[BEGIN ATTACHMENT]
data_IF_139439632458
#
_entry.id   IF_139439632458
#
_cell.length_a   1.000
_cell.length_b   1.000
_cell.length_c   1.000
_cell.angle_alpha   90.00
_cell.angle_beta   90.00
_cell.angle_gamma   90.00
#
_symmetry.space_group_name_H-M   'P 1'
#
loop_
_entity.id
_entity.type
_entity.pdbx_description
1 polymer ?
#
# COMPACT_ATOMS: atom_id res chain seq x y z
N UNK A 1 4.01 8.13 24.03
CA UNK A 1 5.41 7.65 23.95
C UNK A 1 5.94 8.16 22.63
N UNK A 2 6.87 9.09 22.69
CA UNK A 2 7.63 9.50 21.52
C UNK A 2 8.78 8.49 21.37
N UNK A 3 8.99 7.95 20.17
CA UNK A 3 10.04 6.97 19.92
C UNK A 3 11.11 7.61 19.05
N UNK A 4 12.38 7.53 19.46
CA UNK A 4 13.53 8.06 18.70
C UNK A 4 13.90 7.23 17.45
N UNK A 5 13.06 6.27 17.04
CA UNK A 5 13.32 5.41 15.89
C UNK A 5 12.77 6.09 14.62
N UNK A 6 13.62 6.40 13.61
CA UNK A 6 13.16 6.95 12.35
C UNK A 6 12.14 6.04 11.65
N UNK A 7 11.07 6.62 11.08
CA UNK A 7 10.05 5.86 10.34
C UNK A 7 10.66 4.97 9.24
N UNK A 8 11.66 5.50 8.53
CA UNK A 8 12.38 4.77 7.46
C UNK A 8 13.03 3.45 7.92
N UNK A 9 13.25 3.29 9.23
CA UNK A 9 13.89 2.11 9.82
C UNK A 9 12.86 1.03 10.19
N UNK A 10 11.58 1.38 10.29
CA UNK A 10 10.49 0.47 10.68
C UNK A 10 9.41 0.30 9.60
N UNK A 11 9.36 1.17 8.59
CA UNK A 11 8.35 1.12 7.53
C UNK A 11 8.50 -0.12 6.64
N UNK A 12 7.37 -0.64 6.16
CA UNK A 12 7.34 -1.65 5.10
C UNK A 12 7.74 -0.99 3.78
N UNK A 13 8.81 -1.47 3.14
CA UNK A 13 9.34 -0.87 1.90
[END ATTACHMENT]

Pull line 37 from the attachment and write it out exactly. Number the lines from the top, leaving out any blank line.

CA UNK A 6 13.16 6.95 12.35